Most significant for a Christian interpretation of this act is that throughout his ministry, Jesus many times—here included—became the vision of the banquet. He acted it out in his behaviors with others and embodied its salvific meaning. He had, in fact, a reputation as a “glutton and a drunkard, a friend of tax collectors and sinners” (Mt 11:19). It was considered a criticism by his enemies, but a beacon of what God intended for the earth to his supporters. He “welcomes sinners and eats with them” (Luke 15:1–2) and in so doing he becomes God’s magisterial welcome mat to sinners (which we should remember, included people who were sick, contagious, old, non-Jews, immigrants, criminals, and women) to enter in and become a part of the true end for humanity, the “kingdom” of God. The Last Supper, instead of pointing backward to this feeding story, was actually pointing forward to the coming eschatological banquet when he says, “I will never again drink of this fruit of the vine until that day when I drink it new with you in my Father’s kingdom” (Matt. 26:29; Mark 14:25; Luke 22:18; cf. Luke 22:28–30).
Second, Jesus is also not just symbolically being the new realm of God embodied on earth, he is modeling a way to create it. “The Kingdom of God is within you,” he once told them, and here is what it looks like. Notice how he does that. He holds up the little boy and distributes his paltry offering in front of everyone, and suddenly there is an abundance of food. There are a number of scholars today who believe that what happened in the various feeding stories was much less magical than they sound in the preaching of most sermons, but far more miraculous.
It’s very likely that what happened was something like this: Jesus took the little boy and he set him in front of the crowd and said, “Hey, hey, all of you. Listen up. Look up here, focus. Okay. Now I know that all of you are very poor. All of you have felt like you have been caught up in the economic crash that drove up the prices of food and drove down your income. We all know that. And all of you are afraid that you don’t have enough even to survive on your own and you’re afraid to spend anything. Now, I’m not going to give you a long lecture about Keynesian economics and how major economic actors need to step in and invest and spend and loan until the smaller actors can get their faith and trust and security back. Rome may get around to something like that one of these days, but until then, I’m going to try something else. Something that might work in the long haul. Something that might bring in the Kingdom you’ve all heard so much about. I’m going to put this kid out here--with his frankly dismal offering--for all of you to look at. He’s offering to give us everything he’s got and I want you to see that. And then I’m going to break up his bread and give thanks to God for it and start distributing it to all of you, and…well, let’s see what happens. Alright? So bow your heads I’m going to pray” and he starts praying.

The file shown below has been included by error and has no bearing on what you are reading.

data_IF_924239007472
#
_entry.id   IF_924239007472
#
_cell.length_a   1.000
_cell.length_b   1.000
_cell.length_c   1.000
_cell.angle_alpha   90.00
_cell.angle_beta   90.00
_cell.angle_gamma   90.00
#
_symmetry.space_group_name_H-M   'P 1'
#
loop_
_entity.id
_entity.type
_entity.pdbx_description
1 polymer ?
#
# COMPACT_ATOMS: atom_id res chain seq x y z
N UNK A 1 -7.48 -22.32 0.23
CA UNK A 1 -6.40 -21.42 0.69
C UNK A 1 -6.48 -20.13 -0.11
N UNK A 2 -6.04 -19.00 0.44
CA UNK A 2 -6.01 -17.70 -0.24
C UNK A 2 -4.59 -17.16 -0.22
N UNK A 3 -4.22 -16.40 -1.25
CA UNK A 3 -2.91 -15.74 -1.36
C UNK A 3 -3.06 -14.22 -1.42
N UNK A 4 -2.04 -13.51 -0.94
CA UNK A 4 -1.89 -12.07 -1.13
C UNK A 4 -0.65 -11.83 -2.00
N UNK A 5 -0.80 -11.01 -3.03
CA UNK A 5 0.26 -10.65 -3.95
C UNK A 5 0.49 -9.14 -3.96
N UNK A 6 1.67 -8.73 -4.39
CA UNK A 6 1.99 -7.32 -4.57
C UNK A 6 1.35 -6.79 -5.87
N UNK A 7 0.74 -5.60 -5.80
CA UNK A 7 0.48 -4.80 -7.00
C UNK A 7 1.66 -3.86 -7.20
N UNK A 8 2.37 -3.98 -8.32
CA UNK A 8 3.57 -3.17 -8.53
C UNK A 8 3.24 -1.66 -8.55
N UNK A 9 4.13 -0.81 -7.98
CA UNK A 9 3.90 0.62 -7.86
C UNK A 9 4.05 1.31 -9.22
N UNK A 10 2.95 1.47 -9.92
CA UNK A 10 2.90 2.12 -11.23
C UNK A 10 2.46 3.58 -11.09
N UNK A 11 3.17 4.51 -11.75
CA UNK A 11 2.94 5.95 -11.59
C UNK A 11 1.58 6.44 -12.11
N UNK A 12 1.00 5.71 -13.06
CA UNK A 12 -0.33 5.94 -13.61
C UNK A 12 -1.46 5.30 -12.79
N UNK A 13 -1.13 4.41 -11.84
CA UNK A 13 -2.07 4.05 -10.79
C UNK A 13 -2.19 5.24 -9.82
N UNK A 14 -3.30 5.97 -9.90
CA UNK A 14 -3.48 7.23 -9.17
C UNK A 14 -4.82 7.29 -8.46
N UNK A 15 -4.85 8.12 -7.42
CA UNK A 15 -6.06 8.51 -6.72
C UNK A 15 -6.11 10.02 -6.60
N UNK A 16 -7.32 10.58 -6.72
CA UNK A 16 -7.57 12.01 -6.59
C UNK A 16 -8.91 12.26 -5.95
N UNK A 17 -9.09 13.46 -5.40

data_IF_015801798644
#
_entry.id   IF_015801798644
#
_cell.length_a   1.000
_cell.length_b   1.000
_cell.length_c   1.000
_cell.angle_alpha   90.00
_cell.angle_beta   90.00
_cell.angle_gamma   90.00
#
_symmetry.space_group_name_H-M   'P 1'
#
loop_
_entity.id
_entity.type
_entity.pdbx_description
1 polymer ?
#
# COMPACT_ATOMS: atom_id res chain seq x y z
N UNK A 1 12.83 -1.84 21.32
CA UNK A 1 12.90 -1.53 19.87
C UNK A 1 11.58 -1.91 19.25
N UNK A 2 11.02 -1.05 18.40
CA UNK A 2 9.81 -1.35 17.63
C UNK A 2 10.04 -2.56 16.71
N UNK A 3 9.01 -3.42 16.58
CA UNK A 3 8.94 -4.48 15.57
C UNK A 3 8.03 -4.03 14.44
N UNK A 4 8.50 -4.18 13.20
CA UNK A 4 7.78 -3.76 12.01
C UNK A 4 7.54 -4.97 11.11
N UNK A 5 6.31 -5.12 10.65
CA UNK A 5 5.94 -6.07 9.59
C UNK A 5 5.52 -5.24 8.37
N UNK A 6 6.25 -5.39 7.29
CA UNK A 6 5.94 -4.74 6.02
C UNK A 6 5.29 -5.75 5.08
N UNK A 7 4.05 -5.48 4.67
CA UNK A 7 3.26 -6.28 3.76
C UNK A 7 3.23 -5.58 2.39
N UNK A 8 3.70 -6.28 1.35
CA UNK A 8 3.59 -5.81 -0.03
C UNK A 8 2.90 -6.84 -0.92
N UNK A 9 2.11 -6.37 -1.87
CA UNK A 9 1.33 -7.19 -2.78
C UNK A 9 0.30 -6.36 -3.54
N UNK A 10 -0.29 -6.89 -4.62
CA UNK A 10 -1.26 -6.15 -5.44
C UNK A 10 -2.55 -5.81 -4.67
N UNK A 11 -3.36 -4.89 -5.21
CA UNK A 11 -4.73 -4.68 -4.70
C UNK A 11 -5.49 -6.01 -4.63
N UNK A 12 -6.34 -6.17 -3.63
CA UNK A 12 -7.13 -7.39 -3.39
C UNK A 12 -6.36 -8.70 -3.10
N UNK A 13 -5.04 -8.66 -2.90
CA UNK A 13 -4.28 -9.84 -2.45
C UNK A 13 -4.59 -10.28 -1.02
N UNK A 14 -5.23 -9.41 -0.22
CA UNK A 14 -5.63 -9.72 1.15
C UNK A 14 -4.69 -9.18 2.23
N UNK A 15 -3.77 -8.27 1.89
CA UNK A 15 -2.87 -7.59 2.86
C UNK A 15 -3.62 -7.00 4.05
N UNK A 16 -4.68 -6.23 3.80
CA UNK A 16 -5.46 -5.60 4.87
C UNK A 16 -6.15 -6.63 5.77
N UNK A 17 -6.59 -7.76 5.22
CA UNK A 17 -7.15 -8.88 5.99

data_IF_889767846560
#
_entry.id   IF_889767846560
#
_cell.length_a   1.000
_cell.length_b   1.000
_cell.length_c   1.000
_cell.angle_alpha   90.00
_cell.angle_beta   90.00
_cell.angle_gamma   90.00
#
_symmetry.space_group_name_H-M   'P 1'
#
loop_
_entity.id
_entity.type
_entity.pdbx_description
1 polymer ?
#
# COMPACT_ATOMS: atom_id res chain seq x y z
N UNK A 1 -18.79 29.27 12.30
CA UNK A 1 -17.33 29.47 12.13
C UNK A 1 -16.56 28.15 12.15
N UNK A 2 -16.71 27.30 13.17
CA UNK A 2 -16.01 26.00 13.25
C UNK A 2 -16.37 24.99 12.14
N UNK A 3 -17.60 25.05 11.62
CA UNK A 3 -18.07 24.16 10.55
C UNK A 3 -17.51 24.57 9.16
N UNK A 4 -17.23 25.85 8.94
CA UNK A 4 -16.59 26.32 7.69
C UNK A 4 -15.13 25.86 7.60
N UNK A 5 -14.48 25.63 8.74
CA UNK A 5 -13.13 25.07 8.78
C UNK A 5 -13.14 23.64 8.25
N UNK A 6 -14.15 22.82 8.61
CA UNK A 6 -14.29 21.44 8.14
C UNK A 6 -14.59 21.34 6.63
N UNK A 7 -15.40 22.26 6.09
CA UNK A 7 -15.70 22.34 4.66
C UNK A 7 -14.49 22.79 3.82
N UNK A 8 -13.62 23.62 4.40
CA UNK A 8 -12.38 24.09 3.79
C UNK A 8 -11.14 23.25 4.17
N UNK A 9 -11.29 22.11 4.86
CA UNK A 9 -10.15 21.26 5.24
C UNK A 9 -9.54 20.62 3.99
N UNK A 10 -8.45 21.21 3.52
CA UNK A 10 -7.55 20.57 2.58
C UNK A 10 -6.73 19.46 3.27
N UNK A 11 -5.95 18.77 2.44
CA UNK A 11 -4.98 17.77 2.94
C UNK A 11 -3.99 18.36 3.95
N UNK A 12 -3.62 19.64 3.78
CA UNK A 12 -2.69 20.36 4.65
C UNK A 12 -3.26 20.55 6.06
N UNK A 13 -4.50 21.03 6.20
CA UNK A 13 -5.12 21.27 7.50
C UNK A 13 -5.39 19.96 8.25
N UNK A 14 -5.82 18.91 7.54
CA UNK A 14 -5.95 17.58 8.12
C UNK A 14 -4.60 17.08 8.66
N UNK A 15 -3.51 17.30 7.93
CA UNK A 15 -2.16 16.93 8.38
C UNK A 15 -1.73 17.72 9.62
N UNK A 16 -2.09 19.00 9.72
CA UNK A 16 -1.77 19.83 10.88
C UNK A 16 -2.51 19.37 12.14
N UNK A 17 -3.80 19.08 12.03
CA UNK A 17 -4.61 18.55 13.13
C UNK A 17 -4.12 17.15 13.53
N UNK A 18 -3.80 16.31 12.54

And then, I think, as the bits and pieces of food are handed down the aisle, one person starts to think to himself, “Y’ know, the wife did make me this sandwich and packed me this thermos of coffee, and I probably don’t need all of it, so I’ll break it in half and pass it down with the barley.” And then the next guy says, “Well, I do have this banana that I forgot to check at the gate when I came in, and I don’t need all of it,” so he breaks it in half and passes it down. And then there’s the guy who picked up the box of Oreos at the Seven Eleven that morning on the way out of town to the rally. And the one who won the turkey at the meat raffle at the Grange meeting last night. And the one who remembers he still has a piece of that fruit cake left over from a party last year that never went bad. And so on, all down the line, until all the loaves and fishes had been passed around and the disciples gathered up twelve baskets full of leftovers and party favors.
Goodness. Now that would be a miracle!
 The list is probably slightly exaggerated, but close enough to make the point.
 Obery M. Hendricks, Jr., The Politics of Jesus: Rediscovering the True Revolutionary Nature of Jesus’ Teachings and How They Have Been Corrupted (Doubleday, 2006) p.
 See Amy Jill-Levine, “Visions of Kingdoms” the Oxford History of the Biblical World, Ed. Michael D. Coogan (Oxford University Press: 1998), p. 364.
 Homiletics, “Jesus Doesn’t Use IVR!” July 30, 2006.
 Actually the synoptics say “blessed” (eulogēsen); John’s Gospel says “gave thanks” (eucharistēsas), but the difference is not great enough here to quibble.
 In the words of John Dominic Crossan, “Long before he was the ‘host,’ he was the hostess.” The Historical Jesus: The Life of a Mediterranean Jewish Peasant (HarperSanFrancisco, 1991), p. 404.